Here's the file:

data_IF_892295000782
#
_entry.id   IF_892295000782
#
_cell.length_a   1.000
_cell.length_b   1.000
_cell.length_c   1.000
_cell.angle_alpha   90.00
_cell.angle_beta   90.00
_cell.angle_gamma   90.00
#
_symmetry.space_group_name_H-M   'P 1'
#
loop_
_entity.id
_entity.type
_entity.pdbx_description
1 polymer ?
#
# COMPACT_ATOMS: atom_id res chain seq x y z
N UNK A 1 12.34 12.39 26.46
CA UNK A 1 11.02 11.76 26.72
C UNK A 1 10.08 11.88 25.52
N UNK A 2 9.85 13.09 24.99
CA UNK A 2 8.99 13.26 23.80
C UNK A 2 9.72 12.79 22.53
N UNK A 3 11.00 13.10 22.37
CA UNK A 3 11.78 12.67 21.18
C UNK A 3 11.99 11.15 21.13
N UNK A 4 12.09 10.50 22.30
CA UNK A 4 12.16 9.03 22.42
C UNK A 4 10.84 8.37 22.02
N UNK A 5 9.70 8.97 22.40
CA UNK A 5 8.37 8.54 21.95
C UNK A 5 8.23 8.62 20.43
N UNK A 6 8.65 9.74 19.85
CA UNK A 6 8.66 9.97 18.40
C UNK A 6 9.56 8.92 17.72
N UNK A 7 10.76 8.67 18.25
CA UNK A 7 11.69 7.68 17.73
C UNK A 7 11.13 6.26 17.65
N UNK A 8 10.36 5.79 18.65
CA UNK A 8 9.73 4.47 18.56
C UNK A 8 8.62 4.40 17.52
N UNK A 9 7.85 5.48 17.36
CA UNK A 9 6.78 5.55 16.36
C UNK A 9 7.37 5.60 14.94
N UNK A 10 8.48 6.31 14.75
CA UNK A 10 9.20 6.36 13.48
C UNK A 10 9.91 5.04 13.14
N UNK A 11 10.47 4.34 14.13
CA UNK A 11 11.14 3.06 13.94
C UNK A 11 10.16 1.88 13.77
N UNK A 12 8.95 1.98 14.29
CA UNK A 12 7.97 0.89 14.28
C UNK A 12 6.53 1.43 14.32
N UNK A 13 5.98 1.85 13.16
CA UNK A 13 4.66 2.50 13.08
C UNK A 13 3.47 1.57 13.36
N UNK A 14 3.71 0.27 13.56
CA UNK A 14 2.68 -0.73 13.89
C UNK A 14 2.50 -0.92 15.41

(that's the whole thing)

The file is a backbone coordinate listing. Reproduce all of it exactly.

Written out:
data_IF_892295000782
#
_entry.id   IF_892295000782
#
_cell.length_a   1.000
_cell.length_b   1.000
_cell.length_c   1.000
_cell.angle_alpha   90.00
_cell.angle_beta   90.00
_cell.angle_gamma   90.00
#
_symmetry.space_group_name_H-M   'P 1'
#
loop_
_entity.id
_entity.type
_entity.pdbx_description
1 polymer ?
#
# COMPACT_ATOMS: atom_id res chain seq x y z
N UNK A 1 12.34 12.39 26.46
CA UNK A 1 11.02 11.76 26.72
C UNK A 1 10.08 11.88 25.52
N UNK A 2 9.85 13.09 24.99
CA UNK A 2 8.99 13.26 23.80
C UNK A 2 9.72 12.79 22.53
N UNK A 3 11.00 13.10 22.37
CA UNK A 3 11.78 12.67 21.18
C UNK A 3 11.99 11.15 21.13
N UNK A 4 12.09 10.50 22.30
CA UNK A 4 12.16 9.03 22.42
C UNK A 4 10.84 8.37 22.02
N UNK A 5 9.70 8.97 22.40
CA UNK A 5 8.37 8.54 21.95
C UNK A 5 8.23 8.62 20.43
N UNK A 6 8.65 9.74 19.85
CA UNK A 6 8.66 9.97 18.40
C UNK A 6 9.56 8.92 17.72
N UNK A 7 10.76 8.67 18.25
CA UNK A 7 11.69 7.68 17.73
C UNK A 7 11.13 6.26 17.65
N UNK A 8 10.36 5.79 18.65
CA UNK A 8 9.73 4.47 18.56
C UNK A 8 8.62 4.40 17.52
N UNK A 9 7.85 5.48 17.36
CA UNK A 9 6.78 5.55 16.36
C UNK A 9 7.37 5.60 14.94
N UNK A 10 8.48 6.31 14.75
CA UNK A 10 9.20 6.36 13.48
C UNK A 10 9.91 5.04 13.14
N UNK A 11 10.47 4.34 14.13
CA UNK A 11 11.14 3.06 13.94
C UNK A 11 10.16 1.88 13.77
N UNK A 12 8.95 1.98 14.29
CA UNK A 12 7.97 0.89 14.28
C UNK A 12 6.53 1.43 14.32
N UNK A 13 5.98 1.85 13.16
CA UNK A 13 4.66 2.50 13.08
C UNK A 13 3.47 1.57 13.36
N UNK A 14 3.71 0.27 13.56
CA UNK A 14 2.68 -0.73 13.89
C UNK A 14 2.50 -0.92 15.41